One of the common threads running through these consolidated contested matters and the discovery requests was the debtor’s efforts to understand why, how and by whom her previously approved and fully performed trial period payment plan had been rejected when it came time for a permanent loan modification as well as why she had not been approved by [the Bank] for a post-petition loan modification. {The Bank] has repeatedly and without justification failed and refused to supply the debtor with that basic information. I find that [the Bank’s] discovery responses were not submitted to the debtor through her counsel in a timely fashion as required under Fed. R. Civ. P. 33(b)(2), despite [the Bank] being granted two separate extensions of time within which to respond, nor did the discovery responses comply with Fed. R. Civ. P. 33(b)(5), as they were not signed under oath and not signed by [Bank’s] counsel. The failure of [the Bank], in the first instance, to respond at all to the debtor’s discovery requests in a timely fashion, and then, after having been served the motion for sanctions, to respond to the discovery requests late and in an incomplete and internally contradictory manner that does not comply with the requirements of the Federal Rules of Civil Procedure, I find to be a flagrant violation of this Court’s discovery orders and a contempt of court. [The Bank] and its counsel were well aware of the requirements to comply with the discovery deadline set forth in the pre-trial order and subsequent orders extending the deadline and chose to ignore them.”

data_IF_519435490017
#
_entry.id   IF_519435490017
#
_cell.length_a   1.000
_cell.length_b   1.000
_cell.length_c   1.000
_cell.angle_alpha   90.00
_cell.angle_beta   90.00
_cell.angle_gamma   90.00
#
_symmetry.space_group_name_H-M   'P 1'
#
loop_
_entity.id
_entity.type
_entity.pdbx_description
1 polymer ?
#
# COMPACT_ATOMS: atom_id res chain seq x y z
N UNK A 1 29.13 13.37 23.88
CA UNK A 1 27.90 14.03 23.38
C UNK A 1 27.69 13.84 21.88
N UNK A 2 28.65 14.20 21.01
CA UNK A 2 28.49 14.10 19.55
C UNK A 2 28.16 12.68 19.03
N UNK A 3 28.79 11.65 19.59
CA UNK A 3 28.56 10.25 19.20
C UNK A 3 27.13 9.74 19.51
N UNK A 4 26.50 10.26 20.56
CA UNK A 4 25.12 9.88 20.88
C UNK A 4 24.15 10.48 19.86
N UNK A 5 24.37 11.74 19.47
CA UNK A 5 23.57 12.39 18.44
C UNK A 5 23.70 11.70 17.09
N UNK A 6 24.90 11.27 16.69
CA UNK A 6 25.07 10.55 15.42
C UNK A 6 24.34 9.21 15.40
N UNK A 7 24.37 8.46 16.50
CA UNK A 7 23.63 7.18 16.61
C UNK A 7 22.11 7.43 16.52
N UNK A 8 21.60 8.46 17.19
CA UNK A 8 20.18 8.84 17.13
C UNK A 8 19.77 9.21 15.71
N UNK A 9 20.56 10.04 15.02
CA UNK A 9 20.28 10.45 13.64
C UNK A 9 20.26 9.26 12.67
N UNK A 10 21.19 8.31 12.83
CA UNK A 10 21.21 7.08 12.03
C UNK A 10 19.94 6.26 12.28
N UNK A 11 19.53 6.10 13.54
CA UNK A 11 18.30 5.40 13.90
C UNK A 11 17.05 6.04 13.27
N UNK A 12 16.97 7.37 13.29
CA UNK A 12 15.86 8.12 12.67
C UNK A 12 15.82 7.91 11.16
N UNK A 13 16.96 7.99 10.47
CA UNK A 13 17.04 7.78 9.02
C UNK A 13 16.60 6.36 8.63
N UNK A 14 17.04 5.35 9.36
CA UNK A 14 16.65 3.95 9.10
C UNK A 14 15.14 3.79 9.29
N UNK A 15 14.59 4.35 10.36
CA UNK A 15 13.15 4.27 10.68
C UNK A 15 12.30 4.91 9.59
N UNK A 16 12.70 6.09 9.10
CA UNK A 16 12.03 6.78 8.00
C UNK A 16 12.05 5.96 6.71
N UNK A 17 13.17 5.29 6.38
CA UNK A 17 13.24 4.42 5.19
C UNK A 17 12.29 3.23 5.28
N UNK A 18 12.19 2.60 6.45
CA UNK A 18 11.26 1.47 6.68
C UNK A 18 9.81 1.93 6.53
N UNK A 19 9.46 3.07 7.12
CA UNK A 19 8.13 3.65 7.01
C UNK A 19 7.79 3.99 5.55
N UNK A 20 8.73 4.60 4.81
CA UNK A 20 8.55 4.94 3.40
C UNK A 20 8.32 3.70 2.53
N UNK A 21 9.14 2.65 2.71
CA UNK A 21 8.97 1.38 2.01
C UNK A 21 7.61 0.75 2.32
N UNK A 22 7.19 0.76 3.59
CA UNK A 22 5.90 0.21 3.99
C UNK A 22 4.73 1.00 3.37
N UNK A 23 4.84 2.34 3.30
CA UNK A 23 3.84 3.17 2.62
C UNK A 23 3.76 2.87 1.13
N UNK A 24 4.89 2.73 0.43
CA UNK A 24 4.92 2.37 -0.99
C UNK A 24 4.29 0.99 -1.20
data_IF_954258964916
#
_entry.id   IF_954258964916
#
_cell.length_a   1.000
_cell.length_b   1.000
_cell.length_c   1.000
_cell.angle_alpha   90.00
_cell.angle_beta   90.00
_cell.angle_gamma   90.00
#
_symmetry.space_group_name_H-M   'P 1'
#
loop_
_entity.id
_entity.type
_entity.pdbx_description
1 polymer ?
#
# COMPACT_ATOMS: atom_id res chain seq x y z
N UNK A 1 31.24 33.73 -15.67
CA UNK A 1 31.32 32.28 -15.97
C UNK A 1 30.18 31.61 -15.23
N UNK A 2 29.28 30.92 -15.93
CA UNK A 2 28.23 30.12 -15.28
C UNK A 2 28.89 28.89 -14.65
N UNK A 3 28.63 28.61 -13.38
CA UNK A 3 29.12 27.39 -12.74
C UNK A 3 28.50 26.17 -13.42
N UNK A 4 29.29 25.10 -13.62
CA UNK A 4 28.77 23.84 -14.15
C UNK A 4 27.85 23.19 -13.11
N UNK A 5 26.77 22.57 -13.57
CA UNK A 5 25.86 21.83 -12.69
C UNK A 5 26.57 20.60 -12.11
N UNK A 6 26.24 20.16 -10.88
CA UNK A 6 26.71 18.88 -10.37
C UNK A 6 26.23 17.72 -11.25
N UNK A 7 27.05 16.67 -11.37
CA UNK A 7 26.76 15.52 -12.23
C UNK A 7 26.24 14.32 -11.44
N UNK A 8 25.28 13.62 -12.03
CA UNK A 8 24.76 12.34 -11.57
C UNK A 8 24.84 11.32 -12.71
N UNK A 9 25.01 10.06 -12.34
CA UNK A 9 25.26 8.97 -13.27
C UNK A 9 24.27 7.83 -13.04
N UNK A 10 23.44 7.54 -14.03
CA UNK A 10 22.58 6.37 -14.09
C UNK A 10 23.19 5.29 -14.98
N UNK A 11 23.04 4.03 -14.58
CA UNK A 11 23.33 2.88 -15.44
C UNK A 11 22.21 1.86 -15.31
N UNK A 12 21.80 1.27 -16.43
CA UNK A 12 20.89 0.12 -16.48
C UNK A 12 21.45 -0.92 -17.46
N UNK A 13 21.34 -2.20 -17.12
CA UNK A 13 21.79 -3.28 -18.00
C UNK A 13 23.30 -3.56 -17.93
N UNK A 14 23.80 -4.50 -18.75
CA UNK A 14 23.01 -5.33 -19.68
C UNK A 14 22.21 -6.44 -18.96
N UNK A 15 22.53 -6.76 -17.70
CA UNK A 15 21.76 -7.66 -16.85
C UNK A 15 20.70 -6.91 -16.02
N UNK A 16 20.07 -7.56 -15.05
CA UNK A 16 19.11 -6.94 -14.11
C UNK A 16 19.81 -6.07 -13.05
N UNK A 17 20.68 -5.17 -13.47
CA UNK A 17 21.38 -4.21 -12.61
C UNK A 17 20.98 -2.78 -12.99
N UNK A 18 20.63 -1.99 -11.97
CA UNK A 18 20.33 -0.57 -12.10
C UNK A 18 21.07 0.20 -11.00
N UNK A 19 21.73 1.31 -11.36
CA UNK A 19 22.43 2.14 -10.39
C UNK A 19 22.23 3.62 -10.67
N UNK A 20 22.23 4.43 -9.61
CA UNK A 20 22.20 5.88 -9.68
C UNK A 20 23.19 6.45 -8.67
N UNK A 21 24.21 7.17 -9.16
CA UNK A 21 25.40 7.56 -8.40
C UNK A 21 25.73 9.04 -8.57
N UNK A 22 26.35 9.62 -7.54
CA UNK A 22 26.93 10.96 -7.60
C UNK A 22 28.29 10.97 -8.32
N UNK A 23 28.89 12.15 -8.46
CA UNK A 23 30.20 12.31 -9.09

In re Christian Nealon, Nealon v. Mathews (In re Christian Nealon), BAP NO. MW 15-035, ____BR____, (1st. Cir. BAP, 2016)

Practice Area: Bankruptcy / Debt

Date: January 20, 2016

Outcome: Successfully defended homestead exemption; Client retain interest in entirety of home

Successfully reversed on appeal bankruptcy court decision limiting the Debtor’s claim of exemption under Massachusetts Homestead Statute, Mass. Gen. Laws Ch. 188, § 1, et seq., based upon erroneous application of law to facts of the case.

Lawrence v. Osula (In re Osula), 519 B.R. 361 (Bankr. D. Mass., 2014)

Practice Area: Bankruptcy / Debt

Date: July 30, 2014

Outcome: Client obtained non-dischargeability Judgment for $62,000

Successfully obtained $62,000 judgment of non-dischargeability after six (6) day trial based upon Debtor’s embezzlement of funds from plaintiff under 11 U.S.C. § 523(a)(4).